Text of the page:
• Photo courtesy: DU Transportation Services

Limited parking for presidential debate

Photo courtesy: DU Transportation Services, click to see details.

Off-campus students and non-essential faculty will not be accommodated by parking and transportation plans for the presidential debate next week, which will allot around 700 of the 3,700 student, faculty and staff parking spots for debate and media personnel, according to Buddy Knox, Manager of Parking Services.

According to Knox, on a normal day 3,700 parking spots of the 5,000 total available on campus are used by students, faculty and staff. However, Knox estimates for the day of the debate all but 700 spots will be accounted for to accommodate debate and media personnel.

Faculty and others who must be on campus during the debate will have guaranteed parking, as well as guard vehicles and communication personnel.

Student parking will be handled on a case-by-case basis. Some students will be able to leave their cars parked in their usual spaces. However, to accommodate for media and debate personal, some students will be given notice to move their cars to a different lot.

Residents with campus parking permits will receive emails prior to the debate with instructions about what to do with their cars and which lots to move to.

Those with parking on campus are going to be asked to pick up a permit from Parking and Transportation Services, with the exception of residents who park in the Nelson underground parking. If residents cars aren’t moved to the proper lot with a permit displayed they will be towed.

Although residents on campus will be accommodated, commuter students and non-essential faculty will not. Several other groups will need accommodating for this massive event, including the media, personnel, residents, VIP audience and security. There will be 200 security vehicles, consisting of both private contractors and police officers. Additionally, there will be 200 spots set aside for the media alone.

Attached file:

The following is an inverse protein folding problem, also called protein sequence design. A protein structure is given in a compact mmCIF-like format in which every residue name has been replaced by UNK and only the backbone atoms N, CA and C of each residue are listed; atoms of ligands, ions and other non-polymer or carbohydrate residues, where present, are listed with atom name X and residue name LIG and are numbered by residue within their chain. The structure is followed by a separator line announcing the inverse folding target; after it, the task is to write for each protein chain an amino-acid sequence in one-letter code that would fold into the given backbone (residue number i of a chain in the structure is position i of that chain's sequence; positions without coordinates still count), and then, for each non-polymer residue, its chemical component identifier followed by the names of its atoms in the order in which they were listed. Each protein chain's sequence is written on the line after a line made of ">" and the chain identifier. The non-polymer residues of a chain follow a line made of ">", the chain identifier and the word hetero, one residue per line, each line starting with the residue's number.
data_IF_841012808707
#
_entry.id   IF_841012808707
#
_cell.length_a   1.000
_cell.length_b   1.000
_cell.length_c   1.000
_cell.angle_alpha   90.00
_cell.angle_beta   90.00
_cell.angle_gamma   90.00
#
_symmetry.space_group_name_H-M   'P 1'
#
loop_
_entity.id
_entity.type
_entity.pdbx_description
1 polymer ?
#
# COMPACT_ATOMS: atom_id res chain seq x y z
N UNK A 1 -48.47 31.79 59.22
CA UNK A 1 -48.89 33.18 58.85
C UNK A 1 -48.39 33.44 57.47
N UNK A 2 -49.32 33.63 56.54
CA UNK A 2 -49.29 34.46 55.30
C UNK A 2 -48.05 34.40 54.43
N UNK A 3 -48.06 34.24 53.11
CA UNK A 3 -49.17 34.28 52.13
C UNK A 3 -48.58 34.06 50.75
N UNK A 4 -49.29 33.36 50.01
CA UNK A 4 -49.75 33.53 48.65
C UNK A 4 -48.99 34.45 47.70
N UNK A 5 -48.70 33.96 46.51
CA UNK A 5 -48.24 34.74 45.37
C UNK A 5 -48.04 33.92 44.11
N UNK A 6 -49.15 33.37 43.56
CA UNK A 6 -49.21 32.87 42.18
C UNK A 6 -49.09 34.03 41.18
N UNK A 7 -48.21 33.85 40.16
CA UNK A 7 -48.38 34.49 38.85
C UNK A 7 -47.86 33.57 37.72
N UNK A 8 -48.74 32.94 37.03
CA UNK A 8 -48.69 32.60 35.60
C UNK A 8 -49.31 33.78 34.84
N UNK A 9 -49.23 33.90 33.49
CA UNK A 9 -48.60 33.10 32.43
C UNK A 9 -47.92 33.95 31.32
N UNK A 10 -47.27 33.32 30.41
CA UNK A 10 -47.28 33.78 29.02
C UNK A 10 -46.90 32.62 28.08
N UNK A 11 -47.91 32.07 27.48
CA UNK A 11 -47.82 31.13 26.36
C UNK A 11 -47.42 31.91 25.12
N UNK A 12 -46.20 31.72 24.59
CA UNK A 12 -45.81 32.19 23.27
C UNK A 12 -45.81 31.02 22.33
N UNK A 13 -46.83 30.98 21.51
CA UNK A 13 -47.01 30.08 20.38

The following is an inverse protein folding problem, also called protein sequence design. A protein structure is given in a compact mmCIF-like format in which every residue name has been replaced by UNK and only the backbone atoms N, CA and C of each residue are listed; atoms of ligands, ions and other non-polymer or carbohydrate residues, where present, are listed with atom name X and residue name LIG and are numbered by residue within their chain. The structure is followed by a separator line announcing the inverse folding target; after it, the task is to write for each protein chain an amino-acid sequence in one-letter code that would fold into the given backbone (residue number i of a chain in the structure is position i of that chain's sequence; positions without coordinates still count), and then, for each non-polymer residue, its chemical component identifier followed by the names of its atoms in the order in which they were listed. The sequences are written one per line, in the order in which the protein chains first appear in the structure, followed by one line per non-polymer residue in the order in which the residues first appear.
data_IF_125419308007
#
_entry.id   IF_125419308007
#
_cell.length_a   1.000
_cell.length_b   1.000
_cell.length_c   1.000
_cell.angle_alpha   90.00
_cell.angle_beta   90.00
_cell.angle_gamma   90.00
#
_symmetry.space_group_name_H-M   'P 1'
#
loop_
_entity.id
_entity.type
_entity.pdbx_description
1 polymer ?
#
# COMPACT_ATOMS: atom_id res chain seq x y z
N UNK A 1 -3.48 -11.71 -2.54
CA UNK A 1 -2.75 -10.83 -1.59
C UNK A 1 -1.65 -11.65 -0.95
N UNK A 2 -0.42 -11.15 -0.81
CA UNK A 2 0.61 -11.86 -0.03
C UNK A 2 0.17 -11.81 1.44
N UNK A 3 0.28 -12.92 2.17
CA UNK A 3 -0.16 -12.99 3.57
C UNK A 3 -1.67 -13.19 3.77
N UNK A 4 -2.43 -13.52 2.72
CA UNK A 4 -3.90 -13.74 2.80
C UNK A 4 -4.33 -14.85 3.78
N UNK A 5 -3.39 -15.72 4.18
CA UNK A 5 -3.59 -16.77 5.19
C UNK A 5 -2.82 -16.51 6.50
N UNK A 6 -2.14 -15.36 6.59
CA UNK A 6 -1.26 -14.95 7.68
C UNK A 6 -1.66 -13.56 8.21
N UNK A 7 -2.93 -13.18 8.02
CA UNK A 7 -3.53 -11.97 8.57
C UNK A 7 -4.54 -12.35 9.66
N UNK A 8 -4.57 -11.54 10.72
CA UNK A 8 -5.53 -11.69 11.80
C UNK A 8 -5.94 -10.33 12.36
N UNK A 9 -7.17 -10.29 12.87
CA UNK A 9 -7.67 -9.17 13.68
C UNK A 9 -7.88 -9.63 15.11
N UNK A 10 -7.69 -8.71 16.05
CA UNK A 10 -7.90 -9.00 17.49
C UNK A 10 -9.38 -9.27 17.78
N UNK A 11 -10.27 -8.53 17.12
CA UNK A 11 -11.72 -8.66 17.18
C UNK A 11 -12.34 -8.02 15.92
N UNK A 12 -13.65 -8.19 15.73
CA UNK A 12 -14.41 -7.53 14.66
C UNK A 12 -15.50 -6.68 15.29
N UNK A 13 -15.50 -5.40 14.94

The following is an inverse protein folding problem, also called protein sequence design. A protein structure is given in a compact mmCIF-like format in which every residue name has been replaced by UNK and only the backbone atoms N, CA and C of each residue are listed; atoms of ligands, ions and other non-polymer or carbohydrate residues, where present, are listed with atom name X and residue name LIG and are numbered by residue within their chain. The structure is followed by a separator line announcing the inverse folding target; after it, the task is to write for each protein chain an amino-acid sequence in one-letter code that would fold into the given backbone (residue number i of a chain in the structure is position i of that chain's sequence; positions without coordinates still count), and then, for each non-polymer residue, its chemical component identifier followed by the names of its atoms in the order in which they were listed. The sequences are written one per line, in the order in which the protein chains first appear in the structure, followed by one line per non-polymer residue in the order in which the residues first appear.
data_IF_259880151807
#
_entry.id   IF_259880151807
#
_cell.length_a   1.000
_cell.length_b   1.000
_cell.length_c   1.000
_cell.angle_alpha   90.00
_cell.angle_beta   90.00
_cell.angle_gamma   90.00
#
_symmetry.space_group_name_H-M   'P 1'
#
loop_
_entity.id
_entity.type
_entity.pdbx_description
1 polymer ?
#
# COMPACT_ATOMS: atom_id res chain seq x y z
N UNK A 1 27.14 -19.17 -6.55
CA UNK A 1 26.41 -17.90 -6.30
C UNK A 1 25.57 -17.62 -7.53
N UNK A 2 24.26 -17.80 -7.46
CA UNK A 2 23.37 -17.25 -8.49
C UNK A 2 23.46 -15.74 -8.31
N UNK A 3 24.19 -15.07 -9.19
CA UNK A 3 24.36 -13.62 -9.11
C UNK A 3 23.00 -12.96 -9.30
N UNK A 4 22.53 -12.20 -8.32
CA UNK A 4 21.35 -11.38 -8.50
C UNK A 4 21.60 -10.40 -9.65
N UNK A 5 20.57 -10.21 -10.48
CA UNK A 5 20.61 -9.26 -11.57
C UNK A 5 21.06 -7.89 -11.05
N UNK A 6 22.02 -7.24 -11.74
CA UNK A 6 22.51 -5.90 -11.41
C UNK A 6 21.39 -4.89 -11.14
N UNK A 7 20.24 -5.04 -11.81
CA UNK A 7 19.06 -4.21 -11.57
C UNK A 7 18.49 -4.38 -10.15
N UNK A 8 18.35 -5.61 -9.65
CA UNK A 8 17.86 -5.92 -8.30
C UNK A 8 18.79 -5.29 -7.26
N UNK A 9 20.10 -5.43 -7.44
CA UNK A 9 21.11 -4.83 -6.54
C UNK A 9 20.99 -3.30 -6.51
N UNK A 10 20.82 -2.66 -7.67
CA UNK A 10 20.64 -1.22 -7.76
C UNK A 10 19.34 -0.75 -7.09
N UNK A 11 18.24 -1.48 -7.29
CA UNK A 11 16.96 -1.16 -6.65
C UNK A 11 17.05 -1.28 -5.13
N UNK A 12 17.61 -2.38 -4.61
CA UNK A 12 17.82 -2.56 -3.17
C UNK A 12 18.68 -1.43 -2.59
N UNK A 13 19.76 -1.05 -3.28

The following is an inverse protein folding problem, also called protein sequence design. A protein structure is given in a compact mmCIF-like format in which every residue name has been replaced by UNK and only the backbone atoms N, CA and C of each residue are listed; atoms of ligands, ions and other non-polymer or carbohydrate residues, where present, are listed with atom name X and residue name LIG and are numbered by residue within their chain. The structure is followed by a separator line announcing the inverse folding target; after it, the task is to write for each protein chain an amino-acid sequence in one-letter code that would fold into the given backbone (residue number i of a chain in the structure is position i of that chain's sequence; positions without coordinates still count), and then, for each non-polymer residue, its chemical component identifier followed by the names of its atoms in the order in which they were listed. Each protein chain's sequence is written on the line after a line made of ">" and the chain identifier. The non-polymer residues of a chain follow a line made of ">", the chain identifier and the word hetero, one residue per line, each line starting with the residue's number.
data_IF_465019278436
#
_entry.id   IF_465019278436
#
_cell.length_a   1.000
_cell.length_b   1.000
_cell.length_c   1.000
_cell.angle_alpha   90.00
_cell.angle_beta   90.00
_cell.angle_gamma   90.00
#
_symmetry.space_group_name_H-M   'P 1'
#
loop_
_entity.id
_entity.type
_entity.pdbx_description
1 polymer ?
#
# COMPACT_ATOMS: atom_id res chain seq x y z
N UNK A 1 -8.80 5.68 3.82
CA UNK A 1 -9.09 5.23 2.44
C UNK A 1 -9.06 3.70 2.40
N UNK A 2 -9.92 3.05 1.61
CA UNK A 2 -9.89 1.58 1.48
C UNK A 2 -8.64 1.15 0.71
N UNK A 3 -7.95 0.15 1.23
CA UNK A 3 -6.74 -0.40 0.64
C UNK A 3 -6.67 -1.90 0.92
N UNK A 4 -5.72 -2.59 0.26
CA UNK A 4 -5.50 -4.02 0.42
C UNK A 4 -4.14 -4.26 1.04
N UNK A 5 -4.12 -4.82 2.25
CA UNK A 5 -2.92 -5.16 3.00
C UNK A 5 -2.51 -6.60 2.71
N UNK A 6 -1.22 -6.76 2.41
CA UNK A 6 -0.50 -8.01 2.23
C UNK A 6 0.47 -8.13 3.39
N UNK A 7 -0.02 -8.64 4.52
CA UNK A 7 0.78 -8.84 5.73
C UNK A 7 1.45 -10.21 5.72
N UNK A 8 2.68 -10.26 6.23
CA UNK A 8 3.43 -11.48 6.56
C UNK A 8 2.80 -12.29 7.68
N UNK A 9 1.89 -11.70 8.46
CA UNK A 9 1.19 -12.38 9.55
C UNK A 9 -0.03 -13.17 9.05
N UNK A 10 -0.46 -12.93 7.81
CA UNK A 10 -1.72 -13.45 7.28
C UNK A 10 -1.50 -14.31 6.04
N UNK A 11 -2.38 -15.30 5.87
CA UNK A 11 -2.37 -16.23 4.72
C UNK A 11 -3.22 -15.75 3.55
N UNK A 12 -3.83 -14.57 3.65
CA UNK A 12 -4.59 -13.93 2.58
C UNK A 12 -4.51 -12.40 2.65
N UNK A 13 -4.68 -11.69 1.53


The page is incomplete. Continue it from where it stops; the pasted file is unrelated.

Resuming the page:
“We just need them to display the parking permit on the second and the third; it isn’t going to cost anything extra, it’s one per resident per car and it’ll say what lot they will be asked to park in.” said Knox. “I plan on filling up every single parking space.”

In addition to filling every space on campus, including spaces that are usually no parking zones, there are going to be two half lots available for overflow parking; one at South High School on 1700 E. Louisiana Ave. and another at All City Stadium, on 1450 S. Franklin St.

While parking is going to be hectic, according to Knox, traffic is going to even worse.

Jimmy Johns

“My advice would be to not drive that day. Use public transportation or park a half mile away order a taxi and pay three dollars to be dropped off,” said Knox. “ Honestly, public transportation really is the best way to go. DU students are all about being green but no one wants to take the bus because it’s dirty. When it comes to it you can’t just talk the talk you have to walk the walk.”

According to Knox, the light rail will be open as well, unless it is later determined to be a security hazard. However, in the case light rail does shut down, there will be two bus stops set up on Louisiana and Pearl St., as well as on Colorado and Buchtel. There is also going to be an entire fenced-in parking lot (Lot F) devoted to bike racks.

There will be a bike valet in this lot, where students can drop off their bikes and staff will park and watch them.

Students interested in using B-Cycles can go to any B-station kiosk to check out a bike, according to Katie Bonomo, manager of DU Transportation, through Transportation Solutions, a nonprofit partner of DU involved in alternative transportation. At the kiosk, students can select “Check out bike”, agree to 24-hour access, enter promotional code 3832283 but must swipe their credit card for possible usage fees and bike liability. Any bike kept out longer than a half hour will be charged a usage fee.

“The debate is our chance to make a good impression on the U.S and the world. It’s going to be the second most watched event [in the world] to the world cup. This is history, students have a chance to be involved, especially with Debatefest and we all have to work together,” said Knox.

Students can go to duclarion.com for up-to-date debate information.

 

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About Author: Makayla Cisneros

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